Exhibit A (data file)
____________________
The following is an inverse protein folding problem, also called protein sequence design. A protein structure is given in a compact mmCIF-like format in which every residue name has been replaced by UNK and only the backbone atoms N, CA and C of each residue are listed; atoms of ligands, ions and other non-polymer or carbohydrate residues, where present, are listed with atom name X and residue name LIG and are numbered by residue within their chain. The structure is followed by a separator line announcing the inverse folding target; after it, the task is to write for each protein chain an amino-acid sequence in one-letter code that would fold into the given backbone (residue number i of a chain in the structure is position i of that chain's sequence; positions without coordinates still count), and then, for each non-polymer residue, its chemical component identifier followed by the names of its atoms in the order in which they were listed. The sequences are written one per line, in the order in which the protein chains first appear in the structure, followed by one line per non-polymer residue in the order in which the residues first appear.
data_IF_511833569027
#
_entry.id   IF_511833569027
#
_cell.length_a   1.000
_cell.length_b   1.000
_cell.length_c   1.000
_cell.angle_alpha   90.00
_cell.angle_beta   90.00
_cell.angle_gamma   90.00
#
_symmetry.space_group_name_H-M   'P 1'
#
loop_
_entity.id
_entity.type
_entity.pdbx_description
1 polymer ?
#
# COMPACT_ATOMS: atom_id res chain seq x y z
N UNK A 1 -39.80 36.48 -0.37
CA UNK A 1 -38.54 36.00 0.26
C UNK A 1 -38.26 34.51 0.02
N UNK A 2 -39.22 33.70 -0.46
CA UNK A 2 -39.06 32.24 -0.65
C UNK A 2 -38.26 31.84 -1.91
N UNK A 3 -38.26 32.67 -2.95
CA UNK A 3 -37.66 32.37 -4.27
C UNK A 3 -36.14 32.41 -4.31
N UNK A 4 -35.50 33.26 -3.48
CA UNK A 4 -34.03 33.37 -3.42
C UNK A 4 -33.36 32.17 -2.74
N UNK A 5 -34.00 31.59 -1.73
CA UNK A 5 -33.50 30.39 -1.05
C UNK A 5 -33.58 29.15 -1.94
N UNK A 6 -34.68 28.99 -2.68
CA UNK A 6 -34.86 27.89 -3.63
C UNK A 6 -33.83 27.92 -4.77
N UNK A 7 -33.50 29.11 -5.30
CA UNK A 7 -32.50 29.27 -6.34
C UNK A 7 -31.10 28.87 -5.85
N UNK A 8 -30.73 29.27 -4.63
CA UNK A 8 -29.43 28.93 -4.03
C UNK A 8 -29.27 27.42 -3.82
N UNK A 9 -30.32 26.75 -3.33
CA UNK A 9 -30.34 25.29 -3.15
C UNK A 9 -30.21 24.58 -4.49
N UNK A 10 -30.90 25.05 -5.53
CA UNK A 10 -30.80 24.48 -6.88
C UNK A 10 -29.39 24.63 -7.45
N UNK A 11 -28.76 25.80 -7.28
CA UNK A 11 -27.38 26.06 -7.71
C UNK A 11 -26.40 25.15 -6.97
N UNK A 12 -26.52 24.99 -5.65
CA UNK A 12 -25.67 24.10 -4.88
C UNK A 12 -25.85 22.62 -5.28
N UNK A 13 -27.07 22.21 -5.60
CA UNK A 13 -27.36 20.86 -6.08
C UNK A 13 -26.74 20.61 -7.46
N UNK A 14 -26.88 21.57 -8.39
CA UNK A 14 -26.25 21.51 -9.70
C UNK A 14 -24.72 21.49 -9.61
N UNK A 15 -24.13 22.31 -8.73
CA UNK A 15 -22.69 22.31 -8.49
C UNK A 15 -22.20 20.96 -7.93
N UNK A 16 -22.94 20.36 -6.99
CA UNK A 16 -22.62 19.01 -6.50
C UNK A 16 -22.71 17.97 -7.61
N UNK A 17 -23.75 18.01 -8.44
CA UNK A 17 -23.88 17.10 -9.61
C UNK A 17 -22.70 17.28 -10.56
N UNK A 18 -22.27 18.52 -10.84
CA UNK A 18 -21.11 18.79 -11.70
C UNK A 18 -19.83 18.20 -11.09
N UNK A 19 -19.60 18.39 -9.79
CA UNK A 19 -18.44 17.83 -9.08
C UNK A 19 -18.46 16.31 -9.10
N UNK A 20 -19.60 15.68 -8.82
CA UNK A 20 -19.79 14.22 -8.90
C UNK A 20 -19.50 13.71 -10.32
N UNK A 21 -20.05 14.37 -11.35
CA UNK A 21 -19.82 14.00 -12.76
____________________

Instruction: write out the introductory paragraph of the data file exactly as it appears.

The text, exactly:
The following is an inverse protein folding problem, also called protein sequence design. A protein structure is given in a compact mmCIF-like format in which every residue name has been replaced by UNK and only the backbone atoms N, CA and C of each residue are listed; atoms of ligands, ions and other non-polymer or carbohydrate residues, where present, are listed with atom name X and residue name LIG and are numbered by residue within their chain. The structure is followed by a separator line announcing the inverse folding target; after it, the task is to write for each protein chain an amino-acid sequence in one-letter code that would fold into the given backbone (residue number i of a chain in the structure is position i of that chain's sequence; positions without coordinates still count), and then, for each non-polymer residue, its chemical component identifier followed by the names of its atoms in the order in which they were listed. The sequences are written one per line, in the order in which the protein chains first appear in the structure, followed by one line per non-polymer residue in the order in which the residues first appear.